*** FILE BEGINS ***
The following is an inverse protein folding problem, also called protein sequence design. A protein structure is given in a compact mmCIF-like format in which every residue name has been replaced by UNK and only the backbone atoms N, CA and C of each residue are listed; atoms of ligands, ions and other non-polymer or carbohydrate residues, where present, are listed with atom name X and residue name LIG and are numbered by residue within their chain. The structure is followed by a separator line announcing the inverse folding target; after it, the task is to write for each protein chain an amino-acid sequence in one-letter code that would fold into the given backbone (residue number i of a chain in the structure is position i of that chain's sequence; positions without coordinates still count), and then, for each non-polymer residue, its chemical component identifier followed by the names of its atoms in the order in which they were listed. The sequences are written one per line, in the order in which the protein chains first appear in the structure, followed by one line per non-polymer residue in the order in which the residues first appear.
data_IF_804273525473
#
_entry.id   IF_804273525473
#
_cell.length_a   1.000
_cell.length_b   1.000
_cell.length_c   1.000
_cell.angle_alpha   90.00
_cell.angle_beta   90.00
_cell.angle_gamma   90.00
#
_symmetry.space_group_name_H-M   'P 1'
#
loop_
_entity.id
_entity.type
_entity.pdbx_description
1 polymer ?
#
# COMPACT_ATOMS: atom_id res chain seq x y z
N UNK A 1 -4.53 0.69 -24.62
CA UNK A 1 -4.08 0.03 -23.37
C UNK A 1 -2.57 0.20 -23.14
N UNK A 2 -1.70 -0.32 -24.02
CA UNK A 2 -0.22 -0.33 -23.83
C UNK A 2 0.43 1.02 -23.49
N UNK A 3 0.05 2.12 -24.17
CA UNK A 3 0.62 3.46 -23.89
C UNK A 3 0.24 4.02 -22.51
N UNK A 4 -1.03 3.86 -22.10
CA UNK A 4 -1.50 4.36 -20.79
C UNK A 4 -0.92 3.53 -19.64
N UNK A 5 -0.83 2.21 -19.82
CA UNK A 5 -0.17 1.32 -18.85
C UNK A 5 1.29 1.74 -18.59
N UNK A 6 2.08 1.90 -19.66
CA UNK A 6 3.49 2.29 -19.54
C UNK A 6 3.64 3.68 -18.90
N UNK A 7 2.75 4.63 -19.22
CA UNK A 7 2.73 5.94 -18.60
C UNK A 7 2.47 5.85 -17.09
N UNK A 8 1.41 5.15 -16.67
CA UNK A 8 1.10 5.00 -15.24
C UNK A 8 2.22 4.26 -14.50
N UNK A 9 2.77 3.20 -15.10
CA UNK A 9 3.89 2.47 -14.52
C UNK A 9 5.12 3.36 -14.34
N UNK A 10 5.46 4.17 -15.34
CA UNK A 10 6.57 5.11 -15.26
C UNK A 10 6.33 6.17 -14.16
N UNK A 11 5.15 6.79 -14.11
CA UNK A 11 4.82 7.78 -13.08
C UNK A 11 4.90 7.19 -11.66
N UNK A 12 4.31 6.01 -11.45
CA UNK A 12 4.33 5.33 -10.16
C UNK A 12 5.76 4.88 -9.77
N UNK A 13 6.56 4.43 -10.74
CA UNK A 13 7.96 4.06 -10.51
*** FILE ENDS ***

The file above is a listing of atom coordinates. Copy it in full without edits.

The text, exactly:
The following is an inverse protein folding problem, also called protein sequence design. A protein structure is given in a compact mmCIF-like format in which every residue name has been replaced by UNK and only the backbone atoms N, CA and C of each residue are listed; atoms of ligands, ions and other non-polymer or carbohydrate residues, where present, are listed with atom name X and residue name LIG and are numbered by residue within their chain. The structure is followed by a separator line announcing the inverse folding target; after it, the task is to write for each protein chain an amino-acid sequence in one-letter code that would fold into the given backbone (residue number i of a chain in the structure is position i of that chain's sequence; positions without coordinates still count), and then, for each non-polymer residue, its chemical component identifier followed by the names of its atoms in the order in which they were listed. The sequences are written one per line, in the order in which the protein chains first appear in the structure, followed by one line per non-polymer residue in the order in which the residues first appear.
data_IF_804273525473
#
_entry.id   IF_804273525473
#
_cell.length_a   1.000
_cell.length_b   1.000
_cell.length_c   1.000
_cell.angle_alpha   90.00
_cell.angle_beta   90.00
_cell.angle_gamma   90.00
#
_symmetry.space_group_name_H-M   'P 1'
#
loop_
_entity.id
_entity.type
_entity.pdbx_description
1 polymer ?
#
# COMPACT_ATOMS: atom_id res chain seq x y z
N UNK A 1 -4.53 0.69 -24.62
CA UNK A 1 -4.08 0.03 -23.37
C UNK A 1 -2.57 0.20 -23.14
N UNK A 2 -1.70 -0.32 -24.02
CA UNK A 2 -0.22 -0.33 -23.83
C UNK A 2 0.43 1.02 -23.49
N UNK A 3 0.05 2.12 -24.17
CA UNK A 3 0.62 3.46 -23.89
C UNK A 3 0.24 4.02 -22.51
N UNK A 4 -1.03 3.86 -22.10
CA UNK A 4 -1.50 4.36 -20.79
C UNK A 4 -0.92 3.53 -19.64
N UNK A 5 -0.83 2.21 -19.82
CA UNK A 5 -0.17 1.32 -18.85
C UNK A 5 1.29 1.74 -18.59
N UNK A 6 2.08 1.90 -19.66
CA UNK A 6 3.49 2.29 -19.54
C UNK A 6 3.64 3.68 -18.90
N UNK A 7 2.75 4.63 -19.22
CA UNK A 7 2.73 5.94 -18.60
C UNK A 7 2.47 5.85 -17.09
N UNK A 8 1.41 5.15 -16.67
CA UNK A 8 1.10 5.00 -15.24
C UNK A 8 2.22 4.26 -14.50
N UNK A 9 2.77 3.20 -15.10
CA UNK A 9 3.89 2.47 -14.52
C UNK A 9 5.12 3.36 -14.34
N UNK A 10 5.46 4.17 -15.34
CA UNK A 10 6.57 5.11 -15.26
C UNK A 10 6.33 6.17 -14.16
N UNK A 11 5.15 6.79 -14.11
CA UNK A 11 4.82 7.78 -13.08
C UNK A 11 4.90 7.19 -11.66
N UNK A 12 4.31 6.01 -11.45
CA UNK A 12 4.33 5.33 -10.16
C UNK A 12 5.76 4.88 -9.77
N UNK A 13 6.56 4.43 -10.74
CA UNK A 13 7.96 4.06 -10.51